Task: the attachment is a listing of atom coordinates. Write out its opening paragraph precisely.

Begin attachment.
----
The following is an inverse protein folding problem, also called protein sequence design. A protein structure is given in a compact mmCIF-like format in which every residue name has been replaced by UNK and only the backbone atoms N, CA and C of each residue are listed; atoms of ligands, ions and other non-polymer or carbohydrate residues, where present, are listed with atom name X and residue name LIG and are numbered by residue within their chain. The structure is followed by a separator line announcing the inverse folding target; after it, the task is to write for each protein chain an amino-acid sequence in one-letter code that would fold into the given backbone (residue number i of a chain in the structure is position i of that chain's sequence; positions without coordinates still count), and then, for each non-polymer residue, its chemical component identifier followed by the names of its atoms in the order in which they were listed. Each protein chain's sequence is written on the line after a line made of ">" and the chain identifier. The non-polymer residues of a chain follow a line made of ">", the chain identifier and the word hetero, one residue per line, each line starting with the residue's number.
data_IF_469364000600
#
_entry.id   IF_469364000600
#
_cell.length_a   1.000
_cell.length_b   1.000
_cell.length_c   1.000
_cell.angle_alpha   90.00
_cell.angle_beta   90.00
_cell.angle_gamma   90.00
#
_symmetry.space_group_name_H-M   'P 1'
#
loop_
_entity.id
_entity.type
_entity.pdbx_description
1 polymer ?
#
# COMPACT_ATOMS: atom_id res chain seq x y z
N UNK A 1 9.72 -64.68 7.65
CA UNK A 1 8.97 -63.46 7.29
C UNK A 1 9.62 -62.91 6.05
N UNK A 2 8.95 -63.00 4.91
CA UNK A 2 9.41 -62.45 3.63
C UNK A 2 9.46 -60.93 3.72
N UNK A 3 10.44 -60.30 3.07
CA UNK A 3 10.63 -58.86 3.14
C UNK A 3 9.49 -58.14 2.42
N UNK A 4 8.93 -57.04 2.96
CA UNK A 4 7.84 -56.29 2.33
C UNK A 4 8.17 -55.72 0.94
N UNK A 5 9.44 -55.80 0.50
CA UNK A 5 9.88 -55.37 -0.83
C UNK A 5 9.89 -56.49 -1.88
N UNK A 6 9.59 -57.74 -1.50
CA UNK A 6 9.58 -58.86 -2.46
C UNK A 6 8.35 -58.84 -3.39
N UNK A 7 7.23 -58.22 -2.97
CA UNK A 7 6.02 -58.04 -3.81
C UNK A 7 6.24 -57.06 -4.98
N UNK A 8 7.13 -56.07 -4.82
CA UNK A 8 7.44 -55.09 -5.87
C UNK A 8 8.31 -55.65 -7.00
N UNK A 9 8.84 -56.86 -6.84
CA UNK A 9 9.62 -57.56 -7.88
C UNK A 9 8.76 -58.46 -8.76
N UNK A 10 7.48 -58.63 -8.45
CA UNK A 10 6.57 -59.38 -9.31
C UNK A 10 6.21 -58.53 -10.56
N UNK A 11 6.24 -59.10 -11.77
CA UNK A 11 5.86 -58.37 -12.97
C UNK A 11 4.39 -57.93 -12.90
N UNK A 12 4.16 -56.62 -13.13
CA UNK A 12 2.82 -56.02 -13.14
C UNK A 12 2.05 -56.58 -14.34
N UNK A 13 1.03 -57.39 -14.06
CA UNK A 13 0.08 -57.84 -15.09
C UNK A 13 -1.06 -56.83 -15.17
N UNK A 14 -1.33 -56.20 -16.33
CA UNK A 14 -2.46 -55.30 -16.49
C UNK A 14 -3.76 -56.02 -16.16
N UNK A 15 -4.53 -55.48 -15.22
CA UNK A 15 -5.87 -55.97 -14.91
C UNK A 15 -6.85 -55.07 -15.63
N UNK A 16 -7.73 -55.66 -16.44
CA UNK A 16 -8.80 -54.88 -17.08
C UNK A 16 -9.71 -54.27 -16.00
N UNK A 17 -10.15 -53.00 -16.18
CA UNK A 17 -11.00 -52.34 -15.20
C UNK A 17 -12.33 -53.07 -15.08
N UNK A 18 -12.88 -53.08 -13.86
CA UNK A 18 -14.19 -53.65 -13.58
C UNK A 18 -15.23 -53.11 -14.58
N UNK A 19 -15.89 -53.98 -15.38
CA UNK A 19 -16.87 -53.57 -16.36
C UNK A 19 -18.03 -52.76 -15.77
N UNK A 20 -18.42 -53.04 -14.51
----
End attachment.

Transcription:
The following is an inverse protein folding problem, also called protein sequence design. A protein structure is given in a compact mmCIF-like format in which every residue name has been replaced by UNK and only the backbone atoms N, CA and C of each residue are listed; atoms of ligands, ions and other non-polymer or carbohydrate residues, where present, are listed with atom name X and residue name LIG and are numbered by residue within their chain. The structure is followed by a separator line announcing the inverse folding target; after it, the task is to write for each protein chain an amino-acid sequence in one-letter code that would fold into the given backbone (residue number i of a chain in the structure is position i of that chain's sequence; positions without coordinates still count), and then, for each non-polymer residue, its chemical component identifier followed by the names of its atoms in the order in which they were listed. Each protein chain's sequence is written on the line after a line made of ">" and the chain identifier. The non-polymer residues of a chain follow a line made of ">", the chain identifier and the word hetero, one residue per line, each line starting with the residue's number.